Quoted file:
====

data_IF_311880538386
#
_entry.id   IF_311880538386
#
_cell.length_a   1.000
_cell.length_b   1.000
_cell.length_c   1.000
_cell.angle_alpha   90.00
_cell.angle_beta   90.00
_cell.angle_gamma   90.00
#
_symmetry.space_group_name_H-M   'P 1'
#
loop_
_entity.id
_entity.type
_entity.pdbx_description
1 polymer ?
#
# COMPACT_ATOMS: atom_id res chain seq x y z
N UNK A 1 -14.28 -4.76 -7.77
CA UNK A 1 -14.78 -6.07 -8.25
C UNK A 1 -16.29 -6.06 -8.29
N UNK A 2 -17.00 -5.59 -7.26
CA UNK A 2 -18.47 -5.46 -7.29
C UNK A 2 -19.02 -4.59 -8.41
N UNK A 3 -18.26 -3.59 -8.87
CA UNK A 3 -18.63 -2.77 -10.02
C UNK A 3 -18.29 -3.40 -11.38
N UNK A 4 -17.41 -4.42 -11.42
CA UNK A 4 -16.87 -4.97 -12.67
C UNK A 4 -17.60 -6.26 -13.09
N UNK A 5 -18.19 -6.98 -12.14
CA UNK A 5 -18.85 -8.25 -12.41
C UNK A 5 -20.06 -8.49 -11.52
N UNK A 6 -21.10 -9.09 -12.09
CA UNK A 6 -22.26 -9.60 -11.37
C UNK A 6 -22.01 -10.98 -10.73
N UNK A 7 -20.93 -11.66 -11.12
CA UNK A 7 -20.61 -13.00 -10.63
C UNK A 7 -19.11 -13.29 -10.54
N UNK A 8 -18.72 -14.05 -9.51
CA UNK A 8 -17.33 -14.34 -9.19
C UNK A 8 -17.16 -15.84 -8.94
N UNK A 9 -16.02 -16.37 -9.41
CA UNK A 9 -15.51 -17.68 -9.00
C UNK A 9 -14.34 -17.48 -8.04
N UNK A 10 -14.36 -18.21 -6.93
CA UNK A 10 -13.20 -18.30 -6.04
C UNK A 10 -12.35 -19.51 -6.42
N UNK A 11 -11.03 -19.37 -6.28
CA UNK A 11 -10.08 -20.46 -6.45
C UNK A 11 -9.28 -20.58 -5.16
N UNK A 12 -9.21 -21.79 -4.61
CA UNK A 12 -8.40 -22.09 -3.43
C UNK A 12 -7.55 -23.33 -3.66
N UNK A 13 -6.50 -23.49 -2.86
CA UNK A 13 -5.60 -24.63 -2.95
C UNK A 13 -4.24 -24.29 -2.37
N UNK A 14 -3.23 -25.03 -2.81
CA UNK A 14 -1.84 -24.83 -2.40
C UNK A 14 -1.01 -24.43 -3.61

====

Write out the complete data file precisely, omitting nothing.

data_IF_311880538386
#
_entry.id   IF_311880538386
#
_cell.length_a   1.000
_cell.length_b   1.000
_cell.length_c   1.000
_cell.angle_alpha   90.00
_cell.angle_beta   90.00
_cell.angle_gamma   90.00
#
_symmetry.space_group_name_H-M   'P 1'
#
loop_
_entity.id
_entity.type
_entity.pdbx_description
1 polymer ?
#
# COMPACT_ATOMS: atom_id res chain seq x y z
N UNK A 1 -14.28 -4.76 -7.77
CA UNK A 1 -14.78 -6.07 -8.25
C UNK A 1 -16.29 -6.06 -8.29
N UNK A 2 -17.00 -5.59 -7.26
CA UNK A 2 -18.47 -5.46 -7.29
C UNK A 2 -19.02 -4.59 -8.41
N UNK A 3 -18.26 -3.59 -8.87
CA UNK A 3 -18.63 -2.77 -10.02
C UNK A 3 -18.29 -3.40 -11.38
N UNK A 4 -17.41 -4.42 -11.42
CA UNK A 4 -16.87 -4.97 -12.67
C UNK A 4 -17.60 -6.26 -13.09
N UNK A 5 -18.19 -6.98 -12.14
CA UNK A 5 -18.85 -8.25 -12.41
C UNK A 5 -20.06 -8.49 -11.52
N UNK A 6 -21.10 -9.09 -12.09
CA UNK A 6 -22.26 -9.60 -11.37
C UNK A 6 -22.01 -10.98 -10.73
N UNK A 7 -20.93 -11.66 -11.12
CA UNK A 7 -20.61 -13.00 -10.63
C UNK A 7 -19.11 -13.29 -10.54
N UNK A 8 -18.72 -14.05 -9.51
CA UNK A 8 -17.33 -14.34 -9.19
C UNK A 8 -17.16 -15.84 -8.94
N UNK A 9 -16.02 -16.37 -9.41
CA UNK A 9 -15.51 -17.68 -9.00
C UNK A 9 -14.34 -17.48 -8.04
N UNK A 10 -14.36 -18.21 -6.93
CA UNK A 10 -13.20 -18.30 -6.04
C UNK A 10 -12.35 -19.51 -6.42
N UNK A 11 -11.03 -19.37 -6.28
CA UNK A 11 -10.08 -20.46 -6.45
C UNK A 11 -9.28 -20.58 -5.16
N UNK A 12 -9.21 -21.79 -4.61
CA UNK A 12 -8.40 -22.09 -3.43
C UNK A 12 -7.55 -23.33 -3.66
N UNK A 13 -6.50 -23.49 -2.86
CA UNK A 13 -5.60 -24.63 -2.95
C UNK A 13 -4.24 -24.29 -2.37
N UNK A 14 -3.23 -25.03 -2.81
CA UNK A 14 -1.84 -24.83 -2.40
C UNK A 14 -1.01 -24.43 -3.61